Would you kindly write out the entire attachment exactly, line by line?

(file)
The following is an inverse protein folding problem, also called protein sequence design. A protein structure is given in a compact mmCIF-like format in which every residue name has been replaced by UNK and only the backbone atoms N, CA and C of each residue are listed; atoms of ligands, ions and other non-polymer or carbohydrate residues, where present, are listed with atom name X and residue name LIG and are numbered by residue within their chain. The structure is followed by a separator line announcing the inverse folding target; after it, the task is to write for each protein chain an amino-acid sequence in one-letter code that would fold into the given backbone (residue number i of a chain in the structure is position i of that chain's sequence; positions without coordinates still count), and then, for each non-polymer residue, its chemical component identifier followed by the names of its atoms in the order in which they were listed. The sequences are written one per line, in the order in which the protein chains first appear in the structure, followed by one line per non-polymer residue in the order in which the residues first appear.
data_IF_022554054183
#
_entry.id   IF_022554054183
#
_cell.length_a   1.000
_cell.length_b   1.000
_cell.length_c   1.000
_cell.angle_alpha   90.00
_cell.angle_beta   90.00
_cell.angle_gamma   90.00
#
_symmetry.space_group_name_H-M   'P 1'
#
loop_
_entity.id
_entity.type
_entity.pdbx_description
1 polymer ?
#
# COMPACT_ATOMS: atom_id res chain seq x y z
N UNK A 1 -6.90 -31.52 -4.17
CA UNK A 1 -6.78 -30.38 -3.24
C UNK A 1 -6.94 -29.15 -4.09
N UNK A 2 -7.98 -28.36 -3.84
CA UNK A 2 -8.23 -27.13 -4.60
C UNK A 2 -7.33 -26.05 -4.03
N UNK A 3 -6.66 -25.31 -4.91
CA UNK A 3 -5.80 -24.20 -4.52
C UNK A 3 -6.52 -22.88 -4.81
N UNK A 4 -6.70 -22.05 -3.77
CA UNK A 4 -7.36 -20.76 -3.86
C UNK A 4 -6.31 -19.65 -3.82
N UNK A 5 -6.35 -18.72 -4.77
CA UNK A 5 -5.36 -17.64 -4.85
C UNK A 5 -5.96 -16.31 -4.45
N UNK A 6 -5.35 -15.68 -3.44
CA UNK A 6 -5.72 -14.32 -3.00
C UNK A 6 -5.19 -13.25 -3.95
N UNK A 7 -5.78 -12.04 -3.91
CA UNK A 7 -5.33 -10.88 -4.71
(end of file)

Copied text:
The following is an inverse protein folding problem, also called protein sequence design. A protein structure is given in a compact mmCIF-like format in which every residue name has been replaced by UNK and only the backbone atoms N, CA and C of each residue are listed; atoms of ligands, ions and other non-polymer or carbohydrate residues, where present, are listed with atom name X and residue name LIG and are numbered by residue within their chain. The structure is followed by a separator line announcing the inverse folding target; after it, the task is to write for each protein chain an amino-acid sequence in one-letter code that would fold into the given backbone (residue number i of a chain in the structure is position i of that chain's sequence; positions without coordinates still count), and then, for each non-polymer residue, its chemical component identifier followed by the names of its atoms in the order in which they were listed. The sequences are written one per line, in the order in which the protein chains first appear in the structure, followed by one line per non-polymer residue in the order in which the residues first appear.
data_IF_022554054183
#
_entry.id   IF_022554054183
#
_cell.length_a   1.000
_cell.length_b   1.000
_cell.length_c   1.000
_cell.angle_alpha   90.00
_cell.angle_beta   90.00
_cell.angle_gamma   90.00
#
_symmetry.space_group_name_H-M   'P 1'
#
loop_
_entity.id
_entity.type
_entity.pdbx_description
1 polymer ?
#
# COMPACT_ATOMS: atom_id res chain seq x y z
N UNK A 1 -6.90 -31.52 -4.17
CA UNK A 1 -6.78 -30.38 -3.24
C UNK A 1 -6.94 -29.15 -4.09
N UNK A 2 -7.98 -28.36 -3.84
CA UNK A 2 -8.23 -27.13 -4.60
C UNK A 2 -7.33 -26.05 -4.03
N UNK A 3 -6.66 -25.31 -4.91
CA UNK A 3 -5.80 -24.20 -4.52
C UNK A 3 -6.52 -22.88 -4.81
N UNK A 4 -6.70 -22.05 -3.77
CA UNK A 4 -7.36 -20.76 -3.86
C UNK A 4 -6.31 -19.65 -3.82
N UNK A 5 -6.35 -18.72 -4.77
CA UNK A 5 -5.36 -17.64 -4.85
C UNK A 5 -5.96 -16.31 -4.45
N UNK A 6 -5.35 -15.68 -3.44
CA UNK A 6 -5.72 -14.32 -3.00
C UNK A 6 -5.19 -13.25 -3.95
N UNK A 7 -5.78 -12.04 -3.91
CA UNK A 7 -5.33 -10.88 -4.71